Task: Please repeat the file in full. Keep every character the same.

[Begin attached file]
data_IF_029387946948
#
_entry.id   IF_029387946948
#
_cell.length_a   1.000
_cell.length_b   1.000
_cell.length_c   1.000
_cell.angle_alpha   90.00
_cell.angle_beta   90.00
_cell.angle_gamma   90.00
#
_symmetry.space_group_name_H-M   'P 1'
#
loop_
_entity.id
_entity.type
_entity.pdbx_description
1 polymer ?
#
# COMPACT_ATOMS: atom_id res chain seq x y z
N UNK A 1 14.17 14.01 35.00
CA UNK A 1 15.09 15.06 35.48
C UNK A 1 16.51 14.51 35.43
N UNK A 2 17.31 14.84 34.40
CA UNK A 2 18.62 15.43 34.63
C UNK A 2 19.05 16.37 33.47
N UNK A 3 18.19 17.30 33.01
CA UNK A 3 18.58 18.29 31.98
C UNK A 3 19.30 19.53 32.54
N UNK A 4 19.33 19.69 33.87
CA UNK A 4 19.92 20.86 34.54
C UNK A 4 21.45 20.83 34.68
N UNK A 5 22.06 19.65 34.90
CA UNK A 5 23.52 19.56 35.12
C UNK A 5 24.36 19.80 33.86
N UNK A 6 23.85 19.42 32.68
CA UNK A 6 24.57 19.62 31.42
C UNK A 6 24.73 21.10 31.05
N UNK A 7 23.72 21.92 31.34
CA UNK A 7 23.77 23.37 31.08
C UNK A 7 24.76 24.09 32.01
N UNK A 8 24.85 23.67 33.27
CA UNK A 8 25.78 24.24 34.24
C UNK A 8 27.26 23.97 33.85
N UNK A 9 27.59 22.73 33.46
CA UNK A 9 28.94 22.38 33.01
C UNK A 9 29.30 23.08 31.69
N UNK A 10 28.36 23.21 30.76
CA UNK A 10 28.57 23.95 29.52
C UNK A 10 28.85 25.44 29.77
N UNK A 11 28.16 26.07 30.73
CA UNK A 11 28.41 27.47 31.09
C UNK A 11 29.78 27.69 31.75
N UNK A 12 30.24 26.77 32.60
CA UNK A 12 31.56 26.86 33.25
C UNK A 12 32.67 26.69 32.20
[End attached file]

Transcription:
data_IF_029387946948
#
_entry.id   IF_029387946948
#
_cell.length_a   1.000
_cell.length_b   1.000
_cell.length_c   1.000
_cell.angle_alpha   90.00
_cell.angle_beta   90.00
_cell.angle_gamma   90.00
#
_symmetry.space_group_name_H-M   'P 1'
#
loop_
_entity.id
_entity.type
_entity.pdbx_description
1 polymer ?
#
# COMPACT_ATOMS: atom_id res chain seq x y z
N UNK A 1 14.17 14.01 35.00
CA UNK A 1 15.09 15.06 35.48
C UNK A 1 16.51 14.51 35.43
N UNK A 2 17.31 14.84 34.40
CA UNK A 2 18.62 15.43 34.63
C UNK A 2 19.05 16.37 33.47
N UNK A 3 18.19 17.30 33.01
CA UNK A 3 18.58 18.29 31.98
C UNK A 3 19.30 19.53 32.54
N UNK A 4 19.33 19.69 33.87
CA UNK A 4 19.92 20.86 34.54
C UNK A 4 21.45 20.83 34.68
N UNK A 5 22.06 19.65 34.90
CA UNK A 5 23.52 19.56 35.12
C UNK A 5 24.36 19.80 33.86
N UNK A 6 23.85 19.42 32.68
CA UNK A 6 24.57 19.62 31.42
C UNK A 6 24.73 21.10 31.05
N UNK A 7 23.72 21.92 31.34
CA UNK A 7 23.77 23.37 31.08
C UNK A 7 24.76 24.09 32.01
N UNK A 8 24.85 23.67 33.27
CA UNK A 8 25.78 24.24 34.24
C UNK A 8 27.26 23.97 33.85
N UNK A 9 27.59 22.73 33.46
CA UNK A 9 28.94 22.38 33.01
C UNK A 9 29.30 23.08 31.69
N UNK A 10 28.36 23.21 30.76
CA UNK A 10 28.57 23.95 29.52
C UNK A 10 28.85 25.44 29.77
N UNK A 11 28.16 26.07 30.73
CA UNK A 11 28.41 27.47 31.09
C UNK A 11 29.78 27.69 31.75
N UNK A 12 30.24 26.77 32.60
CA UNK A 12 31.56 26.86 33.25
C UNK A 12 32.67 26.69 32.20